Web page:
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Sentiment toward the Investment Environment Is More Volatile among Ready-to-act Investors … and That Is Good News for the Financial Services Industry

While volatility is generally not well received in the money management industry, in the case of investor sentiment, volatility signals a level of engagement from investors who are likely to make an investment move in the near future. This increase in engagement makes it easier for asset managers and distributors to connect with these ready-to-act investors, who are closely monitoring the impact of both political and financial market events.

Volatile investor sentiment also represents an opportunity for asset managers and distributors to reach an already engaged audience at a time when many firms are facing the challenges of record-low trust levels, decreasing brand awareness and low brand differentiation among affluent investors. Put simply, conducting any type of outreach with an engaged client or prospect is comparatively easier than getting the attention of someone who is focused elsewhere. The key lies in knowing how to harness the power of investor engagement to bring in new business.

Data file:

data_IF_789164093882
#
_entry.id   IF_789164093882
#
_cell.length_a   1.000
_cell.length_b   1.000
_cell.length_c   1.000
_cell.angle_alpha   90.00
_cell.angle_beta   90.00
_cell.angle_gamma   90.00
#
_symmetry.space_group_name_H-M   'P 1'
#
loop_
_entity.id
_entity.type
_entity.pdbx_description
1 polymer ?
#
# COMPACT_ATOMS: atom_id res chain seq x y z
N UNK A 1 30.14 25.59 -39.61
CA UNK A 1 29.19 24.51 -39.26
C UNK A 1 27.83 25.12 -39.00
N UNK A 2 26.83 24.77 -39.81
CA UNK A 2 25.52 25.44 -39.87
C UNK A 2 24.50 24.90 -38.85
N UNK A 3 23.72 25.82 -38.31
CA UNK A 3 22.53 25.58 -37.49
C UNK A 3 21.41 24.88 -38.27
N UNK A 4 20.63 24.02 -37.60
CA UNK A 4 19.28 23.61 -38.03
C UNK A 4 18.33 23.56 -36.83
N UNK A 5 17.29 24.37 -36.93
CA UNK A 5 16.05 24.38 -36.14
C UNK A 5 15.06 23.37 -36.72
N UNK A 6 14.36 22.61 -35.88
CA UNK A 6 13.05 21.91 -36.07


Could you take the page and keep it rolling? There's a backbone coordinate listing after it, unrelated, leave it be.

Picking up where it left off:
In order to gauge investor sentiment and monitor important changes over time, Cogent includes a series of questions in our monthly Cogent Beat Investor survey. Respondents are asked to identify how they feel “right now” about the current investment environment. Later in that same survey, we identify the investors who are planning to open an investment account in the next three months, letting us isolate investors who are “ready to act.” When comparing investor sentiment during the 2016 presidential election cycle—perhaps one of the most unpredictable periods in recent US history—among ready-to-act investors and investors who don’t plan to open an investment account in the near future, some interesting findings popped.

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The Rules of Engagement